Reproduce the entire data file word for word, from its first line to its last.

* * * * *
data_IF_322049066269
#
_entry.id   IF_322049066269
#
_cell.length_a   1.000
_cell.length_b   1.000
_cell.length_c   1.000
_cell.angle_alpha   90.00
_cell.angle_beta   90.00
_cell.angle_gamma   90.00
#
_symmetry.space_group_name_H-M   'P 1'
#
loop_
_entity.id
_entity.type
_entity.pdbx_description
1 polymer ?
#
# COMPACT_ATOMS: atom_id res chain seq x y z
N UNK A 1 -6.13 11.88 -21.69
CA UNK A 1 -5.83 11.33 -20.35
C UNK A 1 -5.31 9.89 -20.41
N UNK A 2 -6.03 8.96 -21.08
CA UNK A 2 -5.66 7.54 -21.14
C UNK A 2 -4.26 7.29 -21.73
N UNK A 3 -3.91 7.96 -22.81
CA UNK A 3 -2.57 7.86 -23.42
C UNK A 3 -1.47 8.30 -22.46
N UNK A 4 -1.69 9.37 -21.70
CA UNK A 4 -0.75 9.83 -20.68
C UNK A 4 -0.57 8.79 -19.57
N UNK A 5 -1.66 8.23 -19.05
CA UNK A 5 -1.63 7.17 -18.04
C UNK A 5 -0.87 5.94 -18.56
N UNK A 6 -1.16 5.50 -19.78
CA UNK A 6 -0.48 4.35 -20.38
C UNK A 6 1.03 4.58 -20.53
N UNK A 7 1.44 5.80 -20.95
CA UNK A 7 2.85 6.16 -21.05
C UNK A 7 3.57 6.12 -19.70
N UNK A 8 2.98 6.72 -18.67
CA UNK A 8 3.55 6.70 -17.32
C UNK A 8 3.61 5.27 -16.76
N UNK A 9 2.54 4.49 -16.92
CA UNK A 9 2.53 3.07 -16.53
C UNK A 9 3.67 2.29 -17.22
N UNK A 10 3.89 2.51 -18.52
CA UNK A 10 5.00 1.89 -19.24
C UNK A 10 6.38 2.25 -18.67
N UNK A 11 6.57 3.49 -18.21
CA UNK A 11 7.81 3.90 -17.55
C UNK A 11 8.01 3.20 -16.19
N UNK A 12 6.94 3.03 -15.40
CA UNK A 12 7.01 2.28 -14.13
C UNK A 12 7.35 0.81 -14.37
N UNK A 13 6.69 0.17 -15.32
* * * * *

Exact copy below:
data_IF_322049066269
#
_entry.id   IF_322049066269
#
_cell.length_a   1.000
_cell.length_b   1.000
_cell.length_c   1.000
_cell.angle_alpha   90.00
_cell.angle_beta   90.00
_cell.angle_gamma   90.00
#
_symmetry.space_group_name_H-M   'P 1'
#
loop_
_entity.id
_entity.type
_entity.pdbx_description
1 polymer ?
#
# COMPACT_ATOMS: atom_id res chain seq x y z
N UNK A 1 -6.13 11.88 -21.69
CA UNK A 1 -5.83 11.33 -20.35
C UNK A 1 -5.31 9.89 -20.41
N UNK A 2 -6.03 8.96 -21.08
CA UNK A 2 -5.66 7.54 -21.14
C UNK A 2 -4.26 7.29 -21.73
N UNK A 3 -3.91 7.96 -22.81
CA UNK A 3 -2.57 7.86 -23.42
C UNK A 3 -1.47 8.30 -22.46
N UNK A 4 -1.69 9.37 -21.70
CA UNK A 4 -0.75 9.83 -20.68
C UNK A 4 -0.57 8.79 -19.57
N UNK A 5 -1.66 8.23 -19.05
CA UNK A 5 -1.63 7.17 -18.04
C UNK A 5 -0.87 5.94 -18.56
N UNK A 6 -1.16 5.50 -19.78
CA UNK A 6 -0.48 4.35 -20.38
C UNK A 6 1.03 4.58 -20.53
N UNK A 7 1.44 5.80 -20.95
CA UNK A 7 2.85 6.16 -21.05
C UNK A 7 3.57 6.12 -19.70
N UNK A 8 2.98 6.72 -18.67
CA UNK A 8 3.55 6.70 -17.32
C UNK A 8 3.61 5.27 -16.76
N UNK A 9 2.54 4.49 -16.92
CA UNK A 9 2.53 3.07 -16.53
C UNK A 9 3.67 2.29 -17.22
N UNK A 10 3.89 2.51 -18.52
CA UNK A 10 5.00 1.89 -19.24
C UNK A 10 6.38 2.25 -18.67
N UNK A 11 6.57 3.49 -18.21
CA UNK A 11 7.81 3.90 -17.55
C UNK A 11 8.01 3.20 -16.19
N UNK A 12 6.94 3.03 -15.40
CA UNK A 12 7.01 2.28 -14.13
C UNK A 12 7.35 0.81 -14.37
N UNK A 13 6.69 0.17 -15.32